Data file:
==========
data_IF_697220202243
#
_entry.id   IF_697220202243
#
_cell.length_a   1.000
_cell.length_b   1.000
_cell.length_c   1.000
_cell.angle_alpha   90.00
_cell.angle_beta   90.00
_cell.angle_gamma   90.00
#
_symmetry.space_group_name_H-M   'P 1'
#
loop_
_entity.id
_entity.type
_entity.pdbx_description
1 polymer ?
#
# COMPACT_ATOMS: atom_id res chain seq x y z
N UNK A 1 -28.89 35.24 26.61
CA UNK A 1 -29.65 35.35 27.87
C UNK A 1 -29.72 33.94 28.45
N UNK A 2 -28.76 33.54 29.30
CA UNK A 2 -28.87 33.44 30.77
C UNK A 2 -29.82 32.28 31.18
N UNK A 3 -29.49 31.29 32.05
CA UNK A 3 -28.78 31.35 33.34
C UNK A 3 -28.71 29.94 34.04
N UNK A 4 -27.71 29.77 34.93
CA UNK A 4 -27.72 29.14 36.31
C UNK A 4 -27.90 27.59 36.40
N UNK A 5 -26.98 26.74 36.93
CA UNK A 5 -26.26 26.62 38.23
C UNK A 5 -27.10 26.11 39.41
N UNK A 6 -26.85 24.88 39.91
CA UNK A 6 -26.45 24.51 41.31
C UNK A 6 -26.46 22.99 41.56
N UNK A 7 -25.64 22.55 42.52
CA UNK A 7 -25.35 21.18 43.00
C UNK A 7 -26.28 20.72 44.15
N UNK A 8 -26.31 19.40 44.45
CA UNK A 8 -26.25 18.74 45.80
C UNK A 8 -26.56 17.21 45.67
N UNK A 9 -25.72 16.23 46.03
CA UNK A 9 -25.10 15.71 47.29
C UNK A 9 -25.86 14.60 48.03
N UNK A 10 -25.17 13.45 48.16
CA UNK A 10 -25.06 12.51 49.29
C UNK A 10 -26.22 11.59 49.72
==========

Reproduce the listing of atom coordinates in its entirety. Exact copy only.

data_IF_697220202243
#
_entry.id   IF_697220202243
#
_cell.length_a   1.000
_cell.length_b   1.000
_cell.length_c   1.000
_cell.angle_alpha   90.00
_cell.angle_beta   90.00
_cell.angle_gamma   90.00
#
_symmetry.space_group_name_H-M   'P 1'
#
loop_
_entity.id
_entity.type
_entity.pdbx_description
1 polymer ?
#
# COMPACT_ATOMS: atom_id res chain seq x y z
N UNK A 1 -28.89 35.24 26.61
CA UNK A 1 -29.65 35.35 27.87
C UNK A 1 -29.72 33.94 28.45
N UNK A 2 -28.76 33.54 29.30
CA UNK A 2 -28.87 33.44 30.77
C UNK A 2 -29.82 32.28 31.18
N UNK A 3 -29.49 31.29 32.05
CA UNK A 3 -28.78 31.35 33.34
C UNK A 3 -28.71 29.94 34.04
N UNK A 4 -27.71 29.77 34.93
CA UNK A 4 -27.72 29.14 36.31
C UNK A 4 -27.90 27.59 36.40
N UNK A 5 -26.98 26.74 36.93
CA UNK A 5 -26.26 26.62 38.23
C UNK A 5 -27.10 26.11 39.41
N UNK A 6 -26.85 24.88 39.91
CA UNK A 6 -26.45 24.51 41.31
C UNK A 6 -26.46 22.99 41.56
N UNK A 7 -25.64 22.55 42.52
CA UNK A 7 -25.35 21.18 43.00
C UNK A 7 -26.28 20.72 44.15
N UNK A 8 -26.31 19.40 44.45
CA UNK A 8 -26.25 18.74 45.80
C UNK A 8 -26.56 17.21 45.67
N UNK A 9 -25.72 16.23 46.03
CA UNK A 9 -25.10 15.71 47.29
C UNK A 9 -25.86 14.60 48.03
N UNK A 10 -25.17 13.45 48.16
CA UNK A 10 -25.06 12.51 49.29
C UNK A 10 -26.22 11.59 49.72